The warmth of the heart prevents the body from rusting

A meditation on ageing

I recently celebrated my 60th birthday and now get cheaper theatre tickets, a senior Railcard and free bus travel. But as much as I tell myself that ’60 is the new 40’ and live my life as I always have, little can be done about other people’s perception. I know I look old. Why else would two people have stood up for me on the tube recently? So the ‘Helen Mirren hair colour’ hasn’t worked then! And I was dressed for work, not dressed down. I must look like the woman on the front of the Saga magazine – no, not Twiggy. Joan Collins, pictured on The Times magazine cover last weekend, aged 78, looks amazing. No surgery, Botox or other wizardry, she claims. Night cream, a much younger husband and fewer anxieties are how she explains her youthful looks. Well one out of three won’t do. I need a different strategy.
In her book, ‘The warmth of the heart prevents your body from rusting’, a meditation on the art of growing old, French writer and psychologist Marie de Hennezel states her belief that it is up to our generation to reinvent what it means to be old. She talks about ‘working at growing old’ by preparing ourselves physically, psychologically and spiritually during the post-retirement years for what will be the end of our lives.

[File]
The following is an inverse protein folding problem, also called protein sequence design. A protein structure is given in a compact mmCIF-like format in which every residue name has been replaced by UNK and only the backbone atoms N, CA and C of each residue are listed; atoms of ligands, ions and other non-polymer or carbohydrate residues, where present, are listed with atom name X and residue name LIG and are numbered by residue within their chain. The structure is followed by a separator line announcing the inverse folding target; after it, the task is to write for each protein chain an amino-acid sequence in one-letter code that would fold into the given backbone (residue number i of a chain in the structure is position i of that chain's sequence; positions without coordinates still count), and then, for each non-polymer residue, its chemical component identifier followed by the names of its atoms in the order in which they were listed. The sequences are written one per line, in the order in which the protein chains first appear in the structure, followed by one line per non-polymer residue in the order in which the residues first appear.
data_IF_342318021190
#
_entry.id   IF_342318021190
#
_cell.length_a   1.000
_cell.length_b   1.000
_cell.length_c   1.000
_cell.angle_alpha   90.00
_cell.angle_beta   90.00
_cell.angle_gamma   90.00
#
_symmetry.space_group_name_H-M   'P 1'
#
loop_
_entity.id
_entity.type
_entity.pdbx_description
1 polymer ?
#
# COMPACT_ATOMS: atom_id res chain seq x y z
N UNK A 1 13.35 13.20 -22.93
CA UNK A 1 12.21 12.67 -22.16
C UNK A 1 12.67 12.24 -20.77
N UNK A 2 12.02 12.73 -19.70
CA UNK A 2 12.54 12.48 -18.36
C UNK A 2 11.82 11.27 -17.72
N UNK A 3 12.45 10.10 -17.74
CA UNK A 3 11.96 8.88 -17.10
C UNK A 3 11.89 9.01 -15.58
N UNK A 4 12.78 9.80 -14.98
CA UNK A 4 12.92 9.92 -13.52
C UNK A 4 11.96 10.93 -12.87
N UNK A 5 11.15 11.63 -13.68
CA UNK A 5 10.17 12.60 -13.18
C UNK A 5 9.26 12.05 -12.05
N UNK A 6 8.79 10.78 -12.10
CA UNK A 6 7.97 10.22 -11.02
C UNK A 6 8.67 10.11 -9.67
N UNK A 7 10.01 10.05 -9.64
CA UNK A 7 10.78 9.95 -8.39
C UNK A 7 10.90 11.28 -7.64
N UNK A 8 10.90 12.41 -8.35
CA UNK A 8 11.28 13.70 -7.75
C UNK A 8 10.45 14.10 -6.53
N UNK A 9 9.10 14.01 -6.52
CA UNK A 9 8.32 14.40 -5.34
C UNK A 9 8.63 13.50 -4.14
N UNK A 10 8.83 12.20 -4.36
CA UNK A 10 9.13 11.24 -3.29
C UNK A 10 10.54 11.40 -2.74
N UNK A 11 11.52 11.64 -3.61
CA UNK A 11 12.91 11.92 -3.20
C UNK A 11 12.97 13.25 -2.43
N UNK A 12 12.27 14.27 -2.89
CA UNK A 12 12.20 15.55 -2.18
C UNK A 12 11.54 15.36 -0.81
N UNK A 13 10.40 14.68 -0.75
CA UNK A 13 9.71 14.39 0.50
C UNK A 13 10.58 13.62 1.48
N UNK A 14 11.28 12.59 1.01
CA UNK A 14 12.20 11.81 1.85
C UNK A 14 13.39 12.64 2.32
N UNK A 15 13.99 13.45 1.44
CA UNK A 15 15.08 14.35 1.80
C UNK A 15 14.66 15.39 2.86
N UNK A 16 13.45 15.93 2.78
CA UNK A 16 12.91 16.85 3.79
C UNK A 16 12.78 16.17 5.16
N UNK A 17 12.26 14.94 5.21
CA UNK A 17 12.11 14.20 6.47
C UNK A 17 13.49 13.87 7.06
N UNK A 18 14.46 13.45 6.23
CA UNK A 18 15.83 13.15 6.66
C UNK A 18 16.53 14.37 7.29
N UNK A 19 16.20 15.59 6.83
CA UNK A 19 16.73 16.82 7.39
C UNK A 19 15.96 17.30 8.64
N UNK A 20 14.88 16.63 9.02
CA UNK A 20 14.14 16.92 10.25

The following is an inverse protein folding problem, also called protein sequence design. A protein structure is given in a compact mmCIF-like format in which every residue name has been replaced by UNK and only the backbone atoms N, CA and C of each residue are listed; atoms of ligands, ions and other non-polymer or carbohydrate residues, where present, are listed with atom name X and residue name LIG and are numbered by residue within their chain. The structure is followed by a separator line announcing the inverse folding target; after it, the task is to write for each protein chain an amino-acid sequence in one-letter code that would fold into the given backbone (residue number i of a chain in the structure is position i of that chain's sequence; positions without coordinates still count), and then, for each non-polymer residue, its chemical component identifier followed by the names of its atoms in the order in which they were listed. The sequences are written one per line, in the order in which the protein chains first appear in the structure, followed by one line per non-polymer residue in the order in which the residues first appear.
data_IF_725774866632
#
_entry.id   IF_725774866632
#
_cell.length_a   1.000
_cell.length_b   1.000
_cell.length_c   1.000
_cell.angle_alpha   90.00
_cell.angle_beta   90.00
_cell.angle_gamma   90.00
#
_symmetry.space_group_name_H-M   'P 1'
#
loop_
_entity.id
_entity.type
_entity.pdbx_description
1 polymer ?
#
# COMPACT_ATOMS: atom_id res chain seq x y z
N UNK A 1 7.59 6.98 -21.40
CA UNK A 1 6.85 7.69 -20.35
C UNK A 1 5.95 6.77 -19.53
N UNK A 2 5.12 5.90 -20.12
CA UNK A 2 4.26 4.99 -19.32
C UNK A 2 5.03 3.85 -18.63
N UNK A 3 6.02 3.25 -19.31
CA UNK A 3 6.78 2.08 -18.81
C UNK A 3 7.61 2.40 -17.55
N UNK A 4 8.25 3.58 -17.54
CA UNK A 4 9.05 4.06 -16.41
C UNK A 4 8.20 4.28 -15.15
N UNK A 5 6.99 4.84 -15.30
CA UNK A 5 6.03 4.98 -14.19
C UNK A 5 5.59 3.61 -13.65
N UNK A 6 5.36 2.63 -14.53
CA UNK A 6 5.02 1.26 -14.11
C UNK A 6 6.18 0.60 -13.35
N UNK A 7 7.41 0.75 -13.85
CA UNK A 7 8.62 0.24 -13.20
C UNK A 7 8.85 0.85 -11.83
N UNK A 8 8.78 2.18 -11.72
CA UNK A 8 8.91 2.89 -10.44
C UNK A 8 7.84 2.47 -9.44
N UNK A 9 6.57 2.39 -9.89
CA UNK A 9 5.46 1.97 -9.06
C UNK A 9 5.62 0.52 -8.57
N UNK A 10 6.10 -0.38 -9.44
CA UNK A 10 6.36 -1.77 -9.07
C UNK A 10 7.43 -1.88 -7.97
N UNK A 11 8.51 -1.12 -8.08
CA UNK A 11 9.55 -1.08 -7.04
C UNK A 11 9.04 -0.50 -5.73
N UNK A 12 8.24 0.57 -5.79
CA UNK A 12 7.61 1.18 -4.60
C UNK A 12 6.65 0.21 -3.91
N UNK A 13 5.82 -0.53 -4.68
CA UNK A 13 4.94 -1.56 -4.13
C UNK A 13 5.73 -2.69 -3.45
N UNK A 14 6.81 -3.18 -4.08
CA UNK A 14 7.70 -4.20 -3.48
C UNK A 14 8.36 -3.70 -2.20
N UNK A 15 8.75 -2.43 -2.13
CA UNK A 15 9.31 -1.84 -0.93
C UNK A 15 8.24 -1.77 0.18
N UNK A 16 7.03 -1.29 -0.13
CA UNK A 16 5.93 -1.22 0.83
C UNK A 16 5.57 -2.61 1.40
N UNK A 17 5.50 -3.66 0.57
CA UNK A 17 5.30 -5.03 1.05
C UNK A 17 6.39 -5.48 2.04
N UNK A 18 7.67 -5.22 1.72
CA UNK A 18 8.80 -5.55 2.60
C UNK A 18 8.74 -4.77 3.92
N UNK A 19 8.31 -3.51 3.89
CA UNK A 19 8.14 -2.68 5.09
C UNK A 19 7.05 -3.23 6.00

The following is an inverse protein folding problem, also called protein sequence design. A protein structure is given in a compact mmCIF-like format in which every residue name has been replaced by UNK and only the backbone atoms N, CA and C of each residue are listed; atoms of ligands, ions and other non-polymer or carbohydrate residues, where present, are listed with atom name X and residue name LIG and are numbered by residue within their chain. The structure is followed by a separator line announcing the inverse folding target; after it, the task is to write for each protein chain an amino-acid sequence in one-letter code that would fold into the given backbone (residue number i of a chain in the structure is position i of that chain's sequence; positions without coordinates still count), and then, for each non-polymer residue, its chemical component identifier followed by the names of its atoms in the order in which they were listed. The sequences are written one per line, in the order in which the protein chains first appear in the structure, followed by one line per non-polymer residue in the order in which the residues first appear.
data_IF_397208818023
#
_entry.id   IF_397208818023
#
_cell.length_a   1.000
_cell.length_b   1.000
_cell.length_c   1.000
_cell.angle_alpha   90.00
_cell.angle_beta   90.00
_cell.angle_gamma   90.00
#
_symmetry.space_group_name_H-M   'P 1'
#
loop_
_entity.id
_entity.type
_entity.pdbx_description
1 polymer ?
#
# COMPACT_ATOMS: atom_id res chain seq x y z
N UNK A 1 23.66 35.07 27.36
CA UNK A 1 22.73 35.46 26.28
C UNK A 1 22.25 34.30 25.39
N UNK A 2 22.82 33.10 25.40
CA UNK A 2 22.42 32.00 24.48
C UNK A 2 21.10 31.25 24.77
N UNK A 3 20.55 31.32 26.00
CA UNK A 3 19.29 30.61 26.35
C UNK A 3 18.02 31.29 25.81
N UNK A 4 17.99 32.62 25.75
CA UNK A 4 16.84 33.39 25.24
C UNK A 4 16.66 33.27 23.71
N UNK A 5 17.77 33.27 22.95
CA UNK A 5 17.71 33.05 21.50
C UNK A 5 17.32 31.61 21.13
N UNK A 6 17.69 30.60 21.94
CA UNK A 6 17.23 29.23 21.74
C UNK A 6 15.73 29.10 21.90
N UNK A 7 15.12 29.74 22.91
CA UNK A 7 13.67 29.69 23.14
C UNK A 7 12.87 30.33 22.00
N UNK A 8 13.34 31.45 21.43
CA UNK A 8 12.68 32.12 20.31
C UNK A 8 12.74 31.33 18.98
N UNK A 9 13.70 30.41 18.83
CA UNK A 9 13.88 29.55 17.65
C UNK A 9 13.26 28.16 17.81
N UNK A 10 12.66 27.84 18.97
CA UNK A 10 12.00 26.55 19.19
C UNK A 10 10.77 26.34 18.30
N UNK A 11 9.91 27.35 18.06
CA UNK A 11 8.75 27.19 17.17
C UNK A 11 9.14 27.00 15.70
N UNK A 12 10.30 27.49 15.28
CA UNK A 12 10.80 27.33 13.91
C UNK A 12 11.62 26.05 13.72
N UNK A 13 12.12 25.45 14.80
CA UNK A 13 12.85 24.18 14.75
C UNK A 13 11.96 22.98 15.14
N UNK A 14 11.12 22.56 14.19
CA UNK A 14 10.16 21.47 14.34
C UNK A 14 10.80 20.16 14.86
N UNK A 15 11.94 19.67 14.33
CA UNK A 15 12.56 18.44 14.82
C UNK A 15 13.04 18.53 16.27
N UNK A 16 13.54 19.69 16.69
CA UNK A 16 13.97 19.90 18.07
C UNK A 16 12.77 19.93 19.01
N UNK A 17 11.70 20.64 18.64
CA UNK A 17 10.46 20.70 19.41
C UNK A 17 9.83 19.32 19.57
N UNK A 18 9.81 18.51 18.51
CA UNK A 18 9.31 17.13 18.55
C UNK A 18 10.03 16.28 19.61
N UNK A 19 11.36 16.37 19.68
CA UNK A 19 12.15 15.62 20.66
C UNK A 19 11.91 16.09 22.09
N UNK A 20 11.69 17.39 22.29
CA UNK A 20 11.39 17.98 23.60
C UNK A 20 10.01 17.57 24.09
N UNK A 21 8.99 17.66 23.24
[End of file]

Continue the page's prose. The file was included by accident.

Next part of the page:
Our western world presents us with a dreadful image of what it means to be old. But the reality does not have to be bleak. One of my best friends, John, is almost in his 80th year. He is cheerful and positive, jokes at my expense, sends me funny cards, makes me laugh. He walks briskly every day, cooks and bakes, takes holidays, swims, goes to the theatre, uses the internet and reads widely. An ageless profile.
In a recent study of centenarians two qualities seemed paramount in defining them: resilience ie the ability to withstand whatever life throws at you and conation, a term new to me, meaning the art of intentional effort and energy focussed on accomplishing tasks. That makes sense to me.
Growing older is still an opportunity to grow. To spend more time with family and friends. To recognise that one’s network of connections can increase and become more important. I don’t want ‘Stayed up all night finishing a draft’ as my epitaph but rather ‘Loved her family and had a lot of friends’.